Test Your Home for Radon! (My Personal Experience)

I am always very concerned when a home buyer declines having a radon test during their home inspection. I’m genuinely uneasy about the potential health repercussions of that decision. For me, I think it strikes particularly close to home for two reasons. One reason is that my wife’s grandmother, a non-smoker, passed away from lung cancer. Through that experience, we learned first-hand what an insidious disease lung cancer is. Secondly, about 15 years ago, my wife and I bought a home in St. Peters, MO. We hired a home inspector and even though radon testing wasn’t as common in those days, we asked for a radon test. Our home inspector had never performed one before, but he did comply with our request and purchased canister type testing devices to test the home. The radon gas detected by the test was at an acceptable level, and we purchased the house.

Several years later, when I started my home inspection business, I ran another radon test in my home with a continuous electronic radon monitor. We found out that our radon levels were 3 times the level at which the EPA recommends mitigation. This was horrifying to us because we do not know whether the home inspector we had was so unfamiliar with the testing protocols that it was done incorrectly, or whether our home sellers might have tampered with the testing, or whether our levels just increased over the years. But, the bottom line is that our children had been exposed to very high radon levels for an unknown length of time.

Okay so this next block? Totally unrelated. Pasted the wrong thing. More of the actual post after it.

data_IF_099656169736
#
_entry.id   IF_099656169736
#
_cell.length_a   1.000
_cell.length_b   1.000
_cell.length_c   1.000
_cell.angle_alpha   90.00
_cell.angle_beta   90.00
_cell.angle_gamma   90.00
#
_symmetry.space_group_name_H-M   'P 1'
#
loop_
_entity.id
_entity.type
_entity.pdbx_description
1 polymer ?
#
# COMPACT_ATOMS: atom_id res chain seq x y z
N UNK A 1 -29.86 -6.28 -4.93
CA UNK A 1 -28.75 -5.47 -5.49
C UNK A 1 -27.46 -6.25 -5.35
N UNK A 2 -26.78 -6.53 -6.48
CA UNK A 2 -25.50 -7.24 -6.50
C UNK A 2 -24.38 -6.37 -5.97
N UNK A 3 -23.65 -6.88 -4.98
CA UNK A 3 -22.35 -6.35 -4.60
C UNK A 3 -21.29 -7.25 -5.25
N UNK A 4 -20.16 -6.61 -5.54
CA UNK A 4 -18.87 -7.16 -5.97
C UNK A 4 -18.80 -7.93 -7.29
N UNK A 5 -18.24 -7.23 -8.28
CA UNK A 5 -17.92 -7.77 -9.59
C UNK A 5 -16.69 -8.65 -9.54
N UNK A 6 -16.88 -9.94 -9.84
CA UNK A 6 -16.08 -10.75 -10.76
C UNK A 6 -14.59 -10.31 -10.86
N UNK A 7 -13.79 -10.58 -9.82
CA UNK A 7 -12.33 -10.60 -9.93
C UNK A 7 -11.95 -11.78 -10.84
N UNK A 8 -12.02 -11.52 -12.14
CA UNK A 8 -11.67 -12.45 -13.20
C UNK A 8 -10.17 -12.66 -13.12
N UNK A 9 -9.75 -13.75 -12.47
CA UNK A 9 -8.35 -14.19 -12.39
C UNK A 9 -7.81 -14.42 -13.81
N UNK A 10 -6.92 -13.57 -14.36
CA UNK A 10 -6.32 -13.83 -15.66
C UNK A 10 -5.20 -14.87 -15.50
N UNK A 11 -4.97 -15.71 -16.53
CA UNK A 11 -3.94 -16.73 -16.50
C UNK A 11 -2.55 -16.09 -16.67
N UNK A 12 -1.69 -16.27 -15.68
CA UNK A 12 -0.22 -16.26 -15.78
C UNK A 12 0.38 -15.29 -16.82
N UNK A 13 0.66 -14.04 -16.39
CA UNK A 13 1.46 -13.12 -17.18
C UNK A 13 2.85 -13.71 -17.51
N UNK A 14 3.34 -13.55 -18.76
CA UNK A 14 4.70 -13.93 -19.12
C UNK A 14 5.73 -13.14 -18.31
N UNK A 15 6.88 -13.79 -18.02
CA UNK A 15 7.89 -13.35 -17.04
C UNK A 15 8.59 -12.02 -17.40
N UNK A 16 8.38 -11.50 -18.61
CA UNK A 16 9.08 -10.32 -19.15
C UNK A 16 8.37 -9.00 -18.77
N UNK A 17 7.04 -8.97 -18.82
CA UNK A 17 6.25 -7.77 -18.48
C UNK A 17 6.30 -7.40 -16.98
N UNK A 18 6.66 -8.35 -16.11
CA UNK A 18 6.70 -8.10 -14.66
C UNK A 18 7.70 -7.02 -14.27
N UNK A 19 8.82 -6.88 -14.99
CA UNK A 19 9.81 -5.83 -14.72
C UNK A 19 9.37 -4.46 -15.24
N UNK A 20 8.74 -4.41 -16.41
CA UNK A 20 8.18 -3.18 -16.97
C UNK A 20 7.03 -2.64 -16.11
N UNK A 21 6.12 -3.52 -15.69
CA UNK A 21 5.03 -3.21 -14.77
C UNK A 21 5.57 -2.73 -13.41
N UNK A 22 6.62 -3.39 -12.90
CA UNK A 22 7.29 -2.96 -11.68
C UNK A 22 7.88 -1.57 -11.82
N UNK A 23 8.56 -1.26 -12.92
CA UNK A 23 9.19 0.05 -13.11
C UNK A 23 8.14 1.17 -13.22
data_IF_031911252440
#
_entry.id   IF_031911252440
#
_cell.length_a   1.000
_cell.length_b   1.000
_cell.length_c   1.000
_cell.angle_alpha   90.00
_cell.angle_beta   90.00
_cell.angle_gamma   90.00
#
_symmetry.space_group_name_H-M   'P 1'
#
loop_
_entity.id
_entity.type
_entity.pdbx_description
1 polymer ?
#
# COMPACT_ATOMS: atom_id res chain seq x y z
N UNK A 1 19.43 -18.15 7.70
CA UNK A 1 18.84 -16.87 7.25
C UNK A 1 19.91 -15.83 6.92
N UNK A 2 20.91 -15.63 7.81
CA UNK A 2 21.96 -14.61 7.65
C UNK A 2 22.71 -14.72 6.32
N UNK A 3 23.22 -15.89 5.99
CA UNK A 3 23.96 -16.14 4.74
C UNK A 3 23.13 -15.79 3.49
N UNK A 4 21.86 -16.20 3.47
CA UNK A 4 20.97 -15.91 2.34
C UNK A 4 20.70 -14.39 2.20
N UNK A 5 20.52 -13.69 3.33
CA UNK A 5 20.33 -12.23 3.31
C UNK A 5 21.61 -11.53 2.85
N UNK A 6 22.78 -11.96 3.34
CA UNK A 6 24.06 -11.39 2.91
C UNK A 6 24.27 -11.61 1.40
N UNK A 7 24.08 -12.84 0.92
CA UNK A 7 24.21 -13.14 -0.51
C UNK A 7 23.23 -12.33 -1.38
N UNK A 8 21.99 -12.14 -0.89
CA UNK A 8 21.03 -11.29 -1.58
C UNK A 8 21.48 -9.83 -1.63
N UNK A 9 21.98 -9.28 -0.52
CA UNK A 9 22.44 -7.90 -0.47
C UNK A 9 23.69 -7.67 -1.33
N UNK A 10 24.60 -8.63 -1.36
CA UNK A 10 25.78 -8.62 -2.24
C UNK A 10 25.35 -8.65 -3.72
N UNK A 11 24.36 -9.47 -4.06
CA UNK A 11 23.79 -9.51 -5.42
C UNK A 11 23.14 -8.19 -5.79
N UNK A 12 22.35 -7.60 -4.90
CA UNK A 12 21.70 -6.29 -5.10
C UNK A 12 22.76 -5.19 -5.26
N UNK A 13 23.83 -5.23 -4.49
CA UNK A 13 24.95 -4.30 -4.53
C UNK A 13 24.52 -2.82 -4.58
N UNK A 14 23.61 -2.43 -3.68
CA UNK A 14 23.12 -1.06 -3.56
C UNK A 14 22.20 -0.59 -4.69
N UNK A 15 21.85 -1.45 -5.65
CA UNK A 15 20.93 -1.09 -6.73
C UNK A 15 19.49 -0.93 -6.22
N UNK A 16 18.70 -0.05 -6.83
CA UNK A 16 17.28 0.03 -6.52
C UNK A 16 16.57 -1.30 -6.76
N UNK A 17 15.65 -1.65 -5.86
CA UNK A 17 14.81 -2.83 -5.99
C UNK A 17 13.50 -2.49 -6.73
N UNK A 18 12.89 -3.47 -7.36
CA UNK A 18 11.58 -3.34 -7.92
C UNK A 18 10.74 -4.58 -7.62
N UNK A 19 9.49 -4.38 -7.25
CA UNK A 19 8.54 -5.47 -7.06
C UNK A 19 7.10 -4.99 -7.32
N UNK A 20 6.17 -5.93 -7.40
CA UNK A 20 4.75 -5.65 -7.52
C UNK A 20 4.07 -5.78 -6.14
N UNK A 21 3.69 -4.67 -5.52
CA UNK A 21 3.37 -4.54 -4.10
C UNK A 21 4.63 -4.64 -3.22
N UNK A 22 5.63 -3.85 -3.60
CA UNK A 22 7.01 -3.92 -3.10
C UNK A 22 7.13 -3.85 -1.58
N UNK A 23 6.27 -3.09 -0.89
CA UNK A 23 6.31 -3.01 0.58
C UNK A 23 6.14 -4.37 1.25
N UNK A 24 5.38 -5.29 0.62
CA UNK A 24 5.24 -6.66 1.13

I strongly recommend radon testing with a home inspection. This is not because I want to sell another service, but because I think it is extremely important for the health of my clients and his or her family. While the canister devices are generally accurate and a good choice in some situations, I usually recommend using a continuous electronic radon monitor within a real estate transaction. This gives you the highest degree of protection against tampering. If you find the radon levels are too high, you may be able to negotiate for mitigation before you purchase the home. Mitigation is a relatively inexpensive thing to do and will remedy the situation.

If you are not buying a new home, but just want to test your current home for radon, a canister-type of testing device should suffice. Follow the directions carefully and you should get good and accurate results. They can be purchased inexpensively from your local hardware store. Home owners also need to know that the EPA recommends retesting a home for radon every 2 years because radon levels can change over time.

For more comprehensive information you may want to visit these web sites, as well as watching this video from the EPA.

EPA’s page on Indoor Air Quality: www.epa.gov/iaq
Home Buyer’s and Seller’s guide to radon: http://www.epa.gov/radon/pdfs/hmbuygud.pdf
Consumers Guide to Radon Reduction: http://www.epa.gov/radon/pdfs/consguid.pdf

Mark Nahrgang is the owner of Kingdom Inspection Network Group – St. Louis and is a professional NACHI certified building inspector in the St. Louis metro area. Mark performs home inspections as well as commercial inspections throughout St. Louis and St. Charles County.

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